Sound and fury Highway noise: Restrictions on housing developments necessary to protect residents' health and welfare.

July 17, 1998

IT'S HARD to imagine why anyone would choose to buy a vTC home on property that backs up to a major highway, but people are doing just that, especially as developable land in the suburbs becomes more scarce.

State and federal officials reasonably argue that buyers should know what they're getting into. Thus, they will not pay (at $1.85 million a mile) for neighborhood sound barriers if the roads existed before the houses were constructed -- unless the roads have been widened.

That leaves local governments -- faced with residents who want noise relief once they have moved in -- imposing or contemplating restrictions on developers. Baltimore County is considering asking developers to build fences or other buffers if highway noise exceeds federal standards of 65 decibels and prohibiting projects in areas where noise exceeds 75 decibels.

Such restrictions -- which can include increased setbacks, reconfiguration of lots and construction of berms or fences -- add to building costs; some developers say such rules amount to taking their land. But government has a right -- indeed, an obligation -- to regulate land use for the purpose of protecting the environment and the general health and welfare.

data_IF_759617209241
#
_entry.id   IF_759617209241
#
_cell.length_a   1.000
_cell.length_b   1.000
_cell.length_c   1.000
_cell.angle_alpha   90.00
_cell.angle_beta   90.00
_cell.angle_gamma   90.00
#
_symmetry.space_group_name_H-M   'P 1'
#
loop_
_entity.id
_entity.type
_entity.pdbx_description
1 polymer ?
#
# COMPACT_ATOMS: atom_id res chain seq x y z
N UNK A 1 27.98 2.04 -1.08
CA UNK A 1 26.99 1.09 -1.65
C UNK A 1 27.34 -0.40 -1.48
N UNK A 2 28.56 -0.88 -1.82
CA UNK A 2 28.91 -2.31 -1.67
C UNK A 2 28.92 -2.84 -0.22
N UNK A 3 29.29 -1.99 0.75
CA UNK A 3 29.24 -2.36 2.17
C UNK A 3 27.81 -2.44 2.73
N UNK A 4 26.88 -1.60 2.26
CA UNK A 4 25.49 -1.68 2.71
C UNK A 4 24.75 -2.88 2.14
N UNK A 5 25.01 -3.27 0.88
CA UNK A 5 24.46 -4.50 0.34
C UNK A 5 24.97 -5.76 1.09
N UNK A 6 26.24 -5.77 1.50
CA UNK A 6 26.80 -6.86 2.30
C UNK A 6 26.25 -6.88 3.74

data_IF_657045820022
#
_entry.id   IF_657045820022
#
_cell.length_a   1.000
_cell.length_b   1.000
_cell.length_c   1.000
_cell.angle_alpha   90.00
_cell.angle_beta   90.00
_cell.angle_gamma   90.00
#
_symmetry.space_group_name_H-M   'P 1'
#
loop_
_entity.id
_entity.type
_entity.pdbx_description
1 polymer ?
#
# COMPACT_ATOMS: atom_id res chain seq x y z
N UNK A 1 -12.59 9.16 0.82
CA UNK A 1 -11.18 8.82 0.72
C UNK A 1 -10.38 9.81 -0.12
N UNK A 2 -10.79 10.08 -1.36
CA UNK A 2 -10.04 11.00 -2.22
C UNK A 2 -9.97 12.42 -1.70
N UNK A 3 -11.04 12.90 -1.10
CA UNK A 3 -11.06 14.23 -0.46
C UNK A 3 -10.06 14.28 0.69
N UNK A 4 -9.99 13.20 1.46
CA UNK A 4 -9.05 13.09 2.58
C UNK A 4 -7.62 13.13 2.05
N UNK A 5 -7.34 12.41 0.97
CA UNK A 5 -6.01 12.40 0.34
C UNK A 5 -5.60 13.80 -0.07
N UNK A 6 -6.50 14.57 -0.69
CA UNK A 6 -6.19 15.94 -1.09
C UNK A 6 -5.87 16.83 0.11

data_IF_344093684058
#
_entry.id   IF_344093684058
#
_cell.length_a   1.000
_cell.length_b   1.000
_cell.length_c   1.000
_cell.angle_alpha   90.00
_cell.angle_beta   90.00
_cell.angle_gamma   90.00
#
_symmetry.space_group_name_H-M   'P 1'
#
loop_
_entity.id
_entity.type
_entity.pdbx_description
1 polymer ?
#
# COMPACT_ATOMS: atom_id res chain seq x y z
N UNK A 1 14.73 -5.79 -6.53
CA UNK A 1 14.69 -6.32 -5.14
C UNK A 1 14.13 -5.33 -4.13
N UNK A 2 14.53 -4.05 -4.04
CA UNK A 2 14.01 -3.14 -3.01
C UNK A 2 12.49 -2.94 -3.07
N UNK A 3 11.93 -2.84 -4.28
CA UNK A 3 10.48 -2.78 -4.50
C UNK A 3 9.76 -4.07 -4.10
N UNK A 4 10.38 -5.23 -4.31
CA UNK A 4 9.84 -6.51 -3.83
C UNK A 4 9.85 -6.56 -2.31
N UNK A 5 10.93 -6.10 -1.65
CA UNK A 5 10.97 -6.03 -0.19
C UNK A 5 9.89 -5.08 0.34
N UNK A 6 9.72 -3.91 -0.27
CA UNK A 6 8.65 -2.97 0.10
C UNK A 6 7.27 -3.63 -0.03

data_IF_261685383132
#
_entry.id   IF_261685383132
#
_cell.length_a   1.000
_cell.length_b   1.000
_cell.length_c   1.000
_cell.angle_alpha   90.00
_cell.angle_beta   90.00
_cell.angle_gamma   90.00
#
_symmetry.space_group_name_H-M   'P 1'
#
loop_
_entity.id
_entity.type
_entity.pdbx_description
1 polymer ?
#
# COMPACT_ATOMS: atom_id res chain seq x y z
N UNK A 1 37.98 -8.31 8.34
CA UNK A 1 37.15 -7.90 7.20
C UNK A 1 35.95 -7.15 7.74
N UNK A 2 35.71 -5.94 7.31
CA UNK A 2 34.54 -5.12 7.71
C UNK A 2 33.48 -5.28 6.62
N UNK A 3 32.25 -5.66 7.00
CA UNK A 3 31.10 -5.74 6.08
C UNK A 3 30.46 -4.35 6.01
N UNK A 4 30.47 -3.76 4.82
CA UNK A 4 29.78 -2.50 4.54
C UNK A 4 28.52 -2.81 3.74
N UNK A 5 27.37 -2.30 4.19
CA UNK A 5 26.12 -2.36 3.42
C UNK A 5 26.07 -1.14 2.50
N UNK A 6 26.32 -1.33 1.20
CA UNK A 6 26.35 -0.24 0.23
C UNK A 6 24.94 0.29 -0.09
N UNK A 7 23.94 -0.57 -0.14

Excessive noise is a public health issue. Asking developers to remediate it is no different than requiring them to manage stormwater runoff or refrain from disturbing wetlands. Experience in Montgomery County, which has required noise mitigation for 20 years, shows that noise abatement pays off for developers by making projects more attractive to buyers.

Regulations will not help residents of existing homes. Most owners should have known better, but there are exceptions.

Longford, near Lutherville, was built after the Beltway but before a major widening in 1973. Federal law obligates states to pay for sound barriers in communities impacted by roads that have undergone substantial change -- but only since 1976. Maryland officials ought to come up with their own program to help such residents.

Pub Date: 7/17/98

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